The policy of the People’s Republic of China initially followed the Kuomintang (KMT) position, treating all overseas Chinese as Chinese nationals. But at the 1955 Afro-Asian Conference in Bandung (also known as the Bandung Conference), Chinese Premier Zhou Enlai introduced a new policy later known as luodi shenggen (settle down and take local roots) to ease cooperation with the newly independent states in Southeast Asia and beyond. He encouraged overseas Chinese to take up local citizenship and integrate into local society.[1] The majority of these ethnic Chinese have since become localised. In 1980, Deng Xiaoping issued the first nationality law based on single citizenship, which further encouraged Chinese overseas to localise and adopt local citizenship.[2]

The rise of the Chinese following the success of Deng Xiaoping’s reform programme saw a new wave of migrants leaving China. Consequently, Beijing began adjusting its overseas Chinese policy. While the 1980 nationality law remains unchanged, Beijing started to blur the distinction between huaqiao (Chinese citizens overseas) and huaren (foreigners of Chinese descent) in 2000.[3]

Beijing began to advocate the concept of ‘Chinese Nation’ (Zhonghua Minzu), and exhibited this at events such as the World Federation of Huaqiao and Huaren Associations, and the Beijing Olympics. The ‘China Dream’ notion was also promoted to mobilise Chinese overseas regardless of citizenship to serve the interest of China.[4] This policy can be characterised as ‘luoye guigen’ (return to original roots). It appears that the policy aims to halt both the localisation of Chinese new migrants and further localisation of ethnic Chinese as a whole.


It should be noted that these new migrants differ from the earlier migrants in a number of ways. The new migrants are better educated than the earlier ones; some of these migrants have large amounts of capital and special skills and hence are more mobile.[5] They are often considered as “transnational Chinese” and may not settle in the country.[6] It is particularly the case with those who come to Southeast Asia. Those with capital and the required skills often use it as a stepping stone to go to the more developed countries when opportunities arise.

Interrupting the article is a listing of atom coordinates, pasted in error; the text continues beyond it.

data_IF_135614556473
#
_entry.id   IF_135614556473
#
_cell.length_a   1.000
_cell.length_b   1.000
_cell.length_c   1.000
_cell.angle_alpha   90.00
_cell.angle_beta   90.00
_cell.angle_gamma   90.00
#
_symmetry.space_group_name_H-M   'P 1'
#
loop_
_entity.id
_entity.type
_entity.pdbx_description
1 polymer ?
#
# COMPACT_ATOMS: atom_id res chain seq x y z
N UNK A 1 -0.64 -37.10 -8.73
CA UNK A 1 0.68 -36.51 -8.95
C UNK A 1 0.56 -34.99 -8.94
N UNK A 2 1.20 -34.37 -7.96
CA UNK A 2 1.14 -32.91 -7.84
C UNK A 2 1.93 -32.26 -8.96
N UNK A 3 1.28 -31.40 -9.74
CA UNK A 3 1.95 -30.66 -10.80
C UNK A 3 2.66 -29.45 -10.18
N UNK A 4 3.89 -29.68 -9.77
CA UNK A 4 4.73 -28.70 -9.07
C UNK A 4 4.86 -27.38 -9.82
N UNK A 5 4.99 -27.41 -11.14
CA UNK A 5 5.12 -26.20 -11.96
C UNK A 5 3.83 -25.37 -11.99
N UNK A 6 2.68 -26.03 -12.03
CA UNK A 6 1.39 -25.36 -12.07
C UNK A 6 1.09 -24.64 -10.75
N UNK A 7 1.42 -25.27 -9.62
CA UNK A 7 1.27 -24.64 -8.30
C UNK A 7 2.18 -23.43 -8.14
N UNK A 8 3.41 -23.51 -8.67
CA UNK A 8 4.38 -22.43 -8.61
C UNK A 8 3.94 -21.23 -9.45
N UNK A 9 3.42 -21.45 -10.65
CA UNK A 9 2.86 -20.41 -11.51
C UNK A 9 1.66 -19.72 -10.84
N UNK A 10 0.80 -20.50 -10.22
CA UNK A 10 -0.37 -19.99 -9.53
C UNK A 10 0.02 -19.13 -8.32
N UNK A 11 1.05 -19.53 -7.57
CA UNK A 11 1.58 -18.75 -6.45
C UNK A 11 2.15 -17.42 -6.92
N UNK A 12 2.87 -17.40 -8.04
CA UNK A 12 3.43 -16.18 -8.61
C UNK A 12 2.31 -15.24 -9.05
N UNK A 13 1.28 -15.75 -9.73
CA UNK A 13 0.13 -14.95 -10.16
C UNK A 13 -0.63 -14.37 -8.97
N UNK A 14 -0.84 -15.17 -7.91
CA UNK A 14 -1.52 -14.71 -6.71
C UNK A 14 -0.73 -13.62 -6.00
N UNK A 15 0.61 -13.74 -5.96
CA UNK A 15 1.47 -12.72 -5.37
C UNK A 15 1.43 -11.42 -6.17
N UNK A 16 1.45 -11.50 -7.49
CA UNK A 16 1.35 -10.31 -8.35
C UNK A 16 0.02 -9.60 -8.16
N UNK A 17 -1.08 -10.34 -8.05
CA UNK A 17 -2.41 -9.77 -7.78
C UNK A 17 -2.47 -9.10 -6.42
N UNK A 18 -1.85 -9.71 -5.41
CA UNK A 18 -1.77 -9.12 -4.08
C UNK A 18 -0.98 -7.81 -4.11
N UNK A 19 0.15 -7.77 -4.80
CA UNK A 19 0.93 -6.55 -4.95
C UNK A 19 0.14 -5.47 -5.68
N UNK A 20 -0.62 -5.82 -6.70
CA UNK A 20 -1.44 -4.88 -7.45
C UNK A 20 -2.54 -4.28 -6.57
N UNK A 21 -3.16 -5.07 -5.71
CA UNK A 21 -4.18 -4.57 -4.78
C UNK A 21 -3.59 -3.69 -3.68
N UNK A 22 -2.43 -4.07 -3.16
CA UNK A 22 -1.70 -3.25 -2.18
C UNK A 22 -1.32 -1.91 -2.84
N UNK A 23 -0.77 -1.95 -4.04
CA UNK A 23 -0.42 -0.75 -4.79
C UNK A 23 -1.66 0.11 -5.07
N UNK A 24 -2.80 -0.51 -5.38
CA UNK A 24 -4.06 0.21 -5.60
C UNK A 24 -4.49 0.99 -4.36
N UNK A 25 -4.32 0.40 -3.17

The Chinese new migrants include businessmen, professionals, students, family reunion members, refugees, workers and illegal migrants.[7] In Southeast Asia, migrant workers, who are often called foreign workers or guest workers, are legally not allowed to settle permanently in the country where they work.  They are required to return to their country of origin, in this case China, once the projects are completed.

In reality, some of these workers can become settlers due to weak legal systems and rampant corruption in some Southeast Asian countries.

The number of Chinese migrants leaving China since its rise is estimated to be 5-6 million, with about 80% of these now living in developed countries (especially the West). The rest—about 20%—went to Southeast Asia.[8] The former group has resulted in the emergence of new migrant Chinese societies in the West.  In Southeast Asia, the number of new migrants in proportion to local ethnic Chinese is small and has not transformed local Chinese communities. The number of ethnic Chinese in Southeast Asian countries are as follows, based on 2010 estimates.

Table 1: Number of “Chinese overseas” in Southeast Asia (2010) & Xinyimin

CountryEthnic Chinese (excluding new migrants) New Chinese Migrants
Vietnam   990,00050-100,000
Laos   176,00010,000 or more
Cambodia   147,00010,000 or more
Brunei Darussalam     50,000unknown

Source: Taiwan Qiaowu weiyuan hui (The Overseas Chinese Affairs Committee of Taiwan) accessed 4 January 2016; excepting the figure for Indonesian Chinese.[9] The new migrant figures are based on Zhuang Guotu (May 2007).